14. The apparatus of claim 12, wherein, in performing the signal processing, the signal processing circuit is capable of performing operations comprising: for each sound source of the one or more sound sources, performing operations comprising: resampling each of the audio sample according to the respective type of frequency shift and the respective degree of shift to provide resampled audio samples; and performing sample rendering on the resampled audio samples by filtering for the one or more audio effects to provide final samples; and mixing the final samples from the one or more sound sources to generate the audio outputs.

15. The apparatus of claim 14, wherein each of the sample wavefronts represents a respective set of samples of the audio samples, and wherein, in resampling each of the audio samples, the signal processing circuit is capable of resampling a plurality sets of samples of the audio samples.

16. The apparatus of claim 12, wherein: in performing the physics simulation for the realization of the one or more audio effects, the simulation circuit is capable of simulating physics pertaining to a Doppler effect experienced by the user in the virtual reality setting to obtain information on the type of frequency shift and the degree of shift for each of the audio samples, and in performing the signal processing, the signal processing circuit is capable of revising the audio samples by resampling the audio samples depending on the respective type of frequency shift and the respective degree of shift for each of the audio samples.

17. The apparatus of claim 12, wherein, in performing the physics simulation for the realization of the one or more audio effects, the simulation circuit is capable of simulating changes of one or more behaviors of the one or more sound sources and one or more behaviors of the user over time along the time axis.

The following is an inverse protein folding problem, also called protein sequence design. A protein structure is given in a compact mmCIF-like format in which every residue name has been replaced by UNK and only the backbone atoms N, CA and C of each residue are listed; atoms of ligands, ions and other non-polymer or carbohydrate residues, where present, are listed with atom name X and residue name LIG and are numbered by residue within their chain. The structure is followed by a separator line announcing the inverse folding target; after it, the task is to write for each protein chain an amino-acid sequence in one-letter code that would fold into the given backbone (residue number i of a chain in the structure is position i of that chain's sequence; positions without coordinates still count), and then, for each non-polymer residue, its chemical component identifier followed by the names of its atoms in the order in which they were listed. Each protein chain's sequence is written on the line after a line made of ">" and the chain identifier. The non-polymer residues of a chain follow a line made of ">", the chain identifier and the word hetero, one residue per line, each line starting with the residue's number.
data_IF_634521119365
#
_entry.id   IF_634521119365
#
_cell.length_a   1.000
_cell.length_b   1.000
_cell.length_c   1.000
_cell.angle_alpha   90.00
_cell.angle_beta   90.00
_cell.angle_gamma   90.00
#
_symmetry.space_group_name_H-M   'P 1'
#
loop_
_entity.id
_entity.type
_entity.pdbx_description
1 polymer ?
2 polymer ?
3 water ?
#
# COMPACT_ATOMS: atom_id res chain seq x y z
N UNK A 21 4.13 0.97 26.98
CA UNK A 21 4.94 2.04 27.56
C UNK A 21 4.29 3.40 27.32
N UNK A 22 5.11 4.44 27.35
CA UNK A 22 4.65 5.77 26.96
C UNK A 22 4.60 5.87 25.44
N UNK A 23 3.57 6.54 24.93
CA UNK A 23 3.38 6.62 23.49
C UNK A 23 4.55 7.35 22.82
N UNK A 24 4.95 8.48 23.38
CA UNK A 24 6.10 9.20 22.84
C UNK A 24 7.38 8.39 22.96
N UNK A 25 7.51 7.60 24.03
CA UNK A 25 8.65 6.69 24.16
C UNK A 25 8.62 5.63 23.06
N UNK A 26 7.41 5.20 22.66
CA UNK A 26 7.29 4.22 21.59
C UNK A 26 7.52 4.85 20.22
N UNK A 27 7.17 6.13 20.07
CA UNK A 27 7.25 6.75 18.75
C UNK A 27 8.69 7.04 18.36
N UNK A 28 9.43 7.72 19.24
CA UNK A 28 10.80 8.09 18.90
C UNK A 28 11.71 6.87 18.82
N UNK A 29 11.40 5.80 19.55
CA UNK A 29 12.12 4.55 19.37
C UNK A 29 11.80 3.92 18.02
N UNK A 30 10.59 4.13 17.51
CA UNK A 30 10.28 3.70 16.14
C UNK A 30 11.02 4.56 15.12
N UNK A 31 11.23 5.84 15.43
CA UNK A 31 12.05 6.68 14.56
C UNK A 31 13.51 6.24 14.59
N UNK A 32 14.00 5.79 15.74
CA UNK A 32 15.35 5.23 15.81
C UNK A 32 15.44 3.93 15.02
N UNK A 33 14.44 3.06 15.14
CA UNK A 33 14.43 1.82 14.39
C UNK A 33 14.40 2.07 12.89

18. The apparatus of claim 17, wherein, in simulating the changes of the one or more behaviors of the one or more sound sources and the one or more behaviors of the user over time along the time axis, the simulation circuit is capable of performing operations comprising: executing a plurality of tasks to realize a Doppler effect experienced by the user in the virtual reality setting; wherein, in simulating the changes of the one or more behaviors of the one or more sound sources and the one or more behaviors of the user over time along the time axis, the signal processing circuit is capable of performing operations comprising: for each sound source of the one or more sound sources, performing operations comprising: resampling each of the audio sample according to the respective type of frequency shift and the respective degree of shift to provide resampled audio samples; and performing sample rendering on the resampled audio samples by filtering for the one or more audio effects to provide final samples; and mixing the final samples from the one or more sound sources to generate the audio outputs, wherein a scheduler determines, based on time information from a timer, timing for execution of each of the tasks and triggers the execution.

19. The apparatus of claim 18, wherein, in executing the plurality of tasks to realize the Doppler effect experienced by the user in the virtual reality setting, the simulation circuit is capable of performing operations comprising: dividing a process for each of the tasks into a respective plurality of sub-processes such that each sub-process corresponds to a respective time segment of a plurality of time segments along the time axis; and adjusting each of the sub-processes according to motions of the one or more sound sources and motions of the user during the corresponding time segment.